Gadgets : Failed 1990s Tech: Why These 5 Gadgets Didn't Survive

Failed 1990s Tech: Why These 5 Gadgets Didn't Survive

The 1990s were an important period for the technology industry, as quite a few things we take for granted today had their origins then and are worth big money now. Microsoft’s Windows and the Start Menu redefined how we interacted with our PCs, while the World Wide Web revolutionized the way we accessed the internet. Despite all the good things that came out of the ’90s, some technology innovations ended up falling flat.

Re: Failed 1990s Tech: Why These 5 Gadgets Didn't Survive

That's a mighty ironic title. You see, the tech didn't fail at all, far from it! It's only those particular products that didn't make it big...and even that isn't exactly "failure". Let's look:

1. Apple Newton - This product was simply too costly and too proprietary to be competition to the Palm Pilot that it was a copy of. While the PDA in general was only moderately successful, once the technology advanced to be able to merge a cellphone with a PDA, the smartphone was born. And in case you didn't notice, they're a runaway success.

2. Sony Minidisc - I had one. The minidisc was an inexpensive alternative to the Digital Compact Cassette, a product that really bombed after the RIAA attacked relentlessly. But the technology behind the Minidisc is still winning today. Minidisc was among the first to use lossy compression, which is the same technology that MP3 music uses. Although not successful in volume, Sony's ATRAC is still considered one of the best lossy compression algorithms around. And those tiny 3" optical discs are still a handy alternative when a 5" disc is just too big to carry. Maybe not a runaway success, but success nonetheless.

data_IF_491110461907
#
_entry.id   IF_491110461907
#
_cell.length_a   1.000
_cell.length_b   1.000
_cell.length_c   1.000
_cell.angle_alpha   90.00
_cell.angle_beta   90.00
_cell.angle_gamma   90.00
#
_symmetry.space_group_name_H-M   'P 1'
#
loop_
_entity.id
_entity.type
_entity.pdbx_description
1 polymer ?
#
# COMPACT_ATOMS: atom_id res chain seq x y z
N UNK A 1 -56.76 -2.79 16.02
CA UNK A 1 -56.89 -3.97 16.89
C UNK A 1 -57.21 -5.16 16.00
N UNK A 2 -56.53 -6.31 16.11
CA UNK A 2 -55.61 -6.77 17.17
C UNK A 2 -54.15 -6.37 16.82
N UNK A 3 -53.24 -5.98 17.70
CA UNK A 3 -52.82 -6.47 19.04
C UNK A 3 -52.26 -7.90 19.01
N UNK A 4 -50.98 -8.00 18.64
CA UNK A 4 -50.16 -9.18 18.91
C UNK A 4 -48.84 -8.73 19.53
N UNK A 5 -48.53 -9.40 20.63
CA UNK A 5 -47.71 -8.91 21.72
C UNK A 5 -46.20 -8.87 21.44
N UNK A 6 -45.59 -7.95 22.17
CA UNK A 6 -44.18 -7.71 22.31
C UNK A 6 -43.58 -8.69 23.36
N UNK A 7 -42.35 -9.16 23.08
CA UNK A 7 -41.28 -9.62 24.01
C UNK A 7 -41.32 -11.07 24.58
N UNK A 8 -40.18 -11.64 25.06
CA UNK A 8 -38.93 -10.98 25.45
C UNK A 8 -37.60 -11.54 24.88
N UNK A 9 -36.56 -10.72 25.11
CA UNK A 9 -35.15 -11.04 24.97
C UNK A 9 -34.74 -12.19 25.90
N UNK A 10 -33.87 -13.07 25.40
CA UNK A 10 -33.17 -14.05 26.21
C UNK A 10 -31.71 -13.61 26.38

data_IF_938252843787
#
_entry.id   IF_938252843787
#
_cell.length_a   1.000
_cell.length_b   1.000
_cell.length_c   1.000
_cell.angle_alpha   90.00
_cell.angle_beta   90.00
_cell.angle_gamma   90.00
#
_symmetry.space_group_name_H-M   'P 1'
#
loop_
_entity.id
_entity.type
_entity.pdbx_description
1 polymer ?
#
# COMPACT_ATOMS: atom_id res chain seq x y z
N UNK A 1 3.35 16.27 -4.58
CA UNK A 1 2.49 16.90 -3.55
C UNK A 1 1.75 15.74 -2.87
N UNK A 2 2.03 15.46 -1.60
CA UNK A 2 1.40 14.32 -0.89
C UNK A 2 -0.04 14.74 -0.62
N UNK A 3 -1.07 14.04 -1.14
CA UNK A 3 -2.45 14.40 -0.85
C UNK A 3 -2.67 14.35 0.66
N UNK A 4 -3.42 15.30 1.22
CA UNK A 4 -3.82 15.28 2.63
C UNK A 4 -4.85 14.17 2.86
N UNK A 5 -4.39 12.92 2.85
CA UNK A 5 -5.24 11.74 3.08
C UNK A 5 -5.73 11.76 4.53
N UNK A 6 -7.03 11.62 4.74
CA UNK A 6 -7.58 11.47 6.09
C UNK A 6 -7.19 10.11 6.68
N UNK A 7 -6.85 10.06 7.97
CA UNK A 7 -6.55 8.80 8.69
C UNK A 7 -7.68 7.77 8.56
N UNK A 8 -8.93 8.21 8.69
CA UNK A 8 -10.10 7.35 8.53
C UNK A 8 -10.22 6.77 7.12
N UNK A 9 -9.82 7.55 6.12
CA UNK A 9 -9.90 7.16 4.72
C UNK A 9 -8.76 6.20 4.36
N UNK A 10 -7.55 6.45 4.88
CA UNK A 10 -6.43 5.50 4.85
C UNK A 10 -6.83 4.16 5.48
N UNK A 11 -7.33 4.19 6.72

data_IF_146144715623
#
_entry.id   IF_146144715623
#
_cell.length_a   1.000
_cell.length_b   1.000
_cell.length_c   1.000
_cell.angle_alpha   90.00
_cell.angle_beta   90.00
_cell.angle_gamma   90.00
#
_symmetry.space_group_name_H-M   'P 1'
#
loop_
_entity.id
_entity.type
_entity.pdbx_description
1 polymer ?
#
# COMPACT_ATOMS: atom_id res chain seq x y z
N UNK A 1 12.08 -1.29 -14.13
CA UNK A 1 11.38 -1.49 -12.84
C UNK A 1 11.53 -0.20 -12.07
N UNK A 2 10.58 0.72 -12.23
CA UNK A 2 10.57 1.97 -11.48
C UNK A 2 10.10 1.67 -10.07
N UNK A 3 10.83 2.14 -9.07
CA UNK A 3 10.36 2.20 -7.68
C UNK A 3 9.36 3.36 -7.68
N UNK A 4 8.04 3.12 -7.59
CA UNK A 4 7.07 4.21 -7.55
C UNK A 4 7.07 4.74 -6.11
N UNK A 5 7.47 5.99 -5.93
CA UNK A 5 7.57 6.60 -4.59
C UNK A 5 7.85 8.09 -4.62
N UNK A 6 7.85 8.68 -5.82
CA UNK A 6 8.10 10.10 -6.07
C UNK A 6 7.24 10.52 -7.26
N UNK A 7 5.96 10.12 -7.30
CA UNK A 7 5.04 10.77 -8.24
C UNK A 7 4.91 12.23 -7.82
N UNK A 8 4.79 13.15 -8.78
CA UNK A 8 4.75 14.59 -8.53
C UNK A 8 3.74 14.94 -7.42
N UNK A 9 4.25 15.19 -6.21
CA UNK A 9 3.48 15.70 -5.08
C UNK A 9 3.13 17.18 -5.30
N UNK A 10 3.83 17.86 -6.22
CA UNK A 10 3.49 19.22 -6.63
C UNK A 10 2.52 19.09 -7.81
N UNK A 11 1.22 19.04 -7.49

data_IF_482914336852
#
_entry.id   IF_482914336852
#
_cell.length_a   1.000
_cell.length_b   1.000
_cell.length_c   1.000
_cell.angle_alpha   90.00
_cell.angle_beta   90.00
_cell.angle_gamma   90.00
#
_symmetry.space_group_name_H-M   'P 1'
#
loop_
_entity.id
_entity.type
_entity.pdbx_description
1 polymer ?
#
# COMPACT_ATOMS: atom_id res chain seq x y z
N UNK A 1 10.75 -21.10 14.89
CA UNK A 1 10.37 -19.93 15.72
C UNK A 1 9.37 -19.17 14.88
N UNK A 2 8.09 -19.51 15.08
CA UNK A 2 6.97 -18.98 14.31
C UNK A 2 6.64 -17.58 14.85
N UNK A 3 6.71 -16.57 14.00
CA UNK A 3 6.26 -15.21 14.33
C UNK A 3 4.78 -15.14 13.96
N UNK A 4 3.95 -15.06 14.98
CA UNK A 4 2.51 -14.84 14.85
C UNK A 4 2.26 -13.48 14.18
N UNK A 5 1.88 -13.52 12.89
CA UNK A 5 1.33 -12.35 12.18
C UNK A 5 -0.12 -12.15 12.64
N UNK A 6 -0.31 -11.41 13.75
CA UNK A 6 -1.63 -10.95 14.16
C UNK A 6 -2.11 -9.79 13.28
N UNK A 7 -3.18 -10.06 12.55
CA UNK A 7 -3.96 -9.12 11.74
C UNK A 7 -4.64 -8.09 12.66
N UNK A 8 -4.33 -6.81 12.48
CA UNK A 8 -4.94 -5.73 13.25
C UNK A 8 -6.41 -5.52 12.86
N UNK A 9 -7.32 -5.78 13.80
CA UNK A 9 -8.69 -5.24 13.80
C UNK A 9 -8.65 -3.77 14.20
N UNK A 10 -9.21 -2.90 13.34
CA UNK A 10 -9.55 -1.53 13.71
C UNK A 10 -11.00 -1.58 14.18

3. Virtuality - Do I really need to say that virtual reality is YUGE these days? It was a product ahead of its time, but the tech is burgeoning today.

4. Video CD - First of all, I should point out that VCD was a runaway success in Asia, so this claim is completely false. And the MPEG-1 compression scheme led to MPEG-2 (used in the DVD), MPEG-4, H.264 (used in Blu-ray) and more advanced codecs. Not a failure by any measure.

5. WebTV - Once again a product ahead of its time. I had one of these too. And just as VR is hot today, OTT (over the top) boxes are smoking! Services like Netflix, Hulu and yes, Amazon Prime video are revolutionizing how we watch "TV". And boxes from Roku, Google and Amazon are the Next Big Thing today. If you went to NAB this spring, you know what I'm talking about.

In conclusion, Ed Oswald needs to get a clue.